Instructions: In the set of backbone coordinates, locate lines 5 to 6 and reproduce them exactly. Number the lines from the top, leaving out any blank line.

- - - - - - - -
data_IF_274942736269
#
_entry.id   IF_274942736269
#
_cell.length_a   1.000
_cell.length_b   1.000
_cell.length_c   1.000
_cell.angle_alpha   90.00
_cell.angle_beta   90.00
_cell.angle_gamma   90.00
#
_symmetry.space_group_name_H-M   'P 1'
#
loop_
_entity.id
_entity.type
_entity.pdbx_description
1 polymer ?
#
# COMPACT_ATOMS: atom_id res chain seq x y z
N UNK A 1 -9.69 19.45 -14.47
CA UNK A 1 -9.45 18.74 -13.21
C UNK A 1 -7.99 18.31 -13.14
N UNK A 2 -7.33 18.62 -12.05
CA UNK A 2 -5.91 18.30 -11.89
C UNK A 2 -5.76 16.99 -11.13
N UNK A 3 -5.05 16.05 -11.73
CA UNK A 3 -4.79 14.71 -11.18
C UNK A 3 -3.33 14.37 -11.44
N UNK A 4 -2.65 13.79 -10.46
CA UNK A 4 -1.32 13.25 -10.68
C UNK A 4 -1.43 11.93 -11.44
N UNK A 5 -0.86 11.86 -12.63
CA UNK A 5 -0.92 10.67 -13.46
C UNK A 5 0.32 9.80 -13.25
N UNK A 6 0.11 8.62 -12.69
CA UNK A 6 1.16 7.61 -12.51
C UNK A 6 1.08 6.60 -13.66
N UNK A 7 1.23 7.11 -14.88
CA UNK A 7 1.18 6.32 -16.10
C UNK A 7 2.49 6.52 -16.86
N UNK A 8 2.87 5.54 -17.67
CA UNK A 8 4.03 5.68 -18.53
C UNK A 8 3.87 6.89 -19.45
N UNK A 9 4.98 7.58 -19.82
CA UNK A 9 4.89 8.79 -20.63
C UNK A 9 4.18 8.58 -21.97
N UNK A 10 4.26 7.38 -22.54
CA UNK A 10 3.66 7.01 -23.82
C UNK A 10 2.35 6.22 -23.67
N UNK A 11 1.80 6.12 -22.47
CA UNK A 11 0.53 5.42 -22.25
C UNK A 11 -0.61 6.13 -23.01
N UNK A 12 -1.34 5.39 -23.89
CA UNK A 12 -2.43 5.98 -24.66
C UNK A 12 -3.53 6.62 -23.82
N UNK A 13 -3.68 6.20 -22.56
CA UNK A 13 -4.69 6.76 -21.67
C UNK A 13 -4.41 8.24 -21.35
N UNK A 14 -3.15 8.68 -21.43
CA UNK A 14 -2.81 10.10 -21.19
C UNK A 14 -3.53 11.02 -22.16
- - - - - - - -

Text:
_cell.length_a   1.000
_cell.length_b   1.000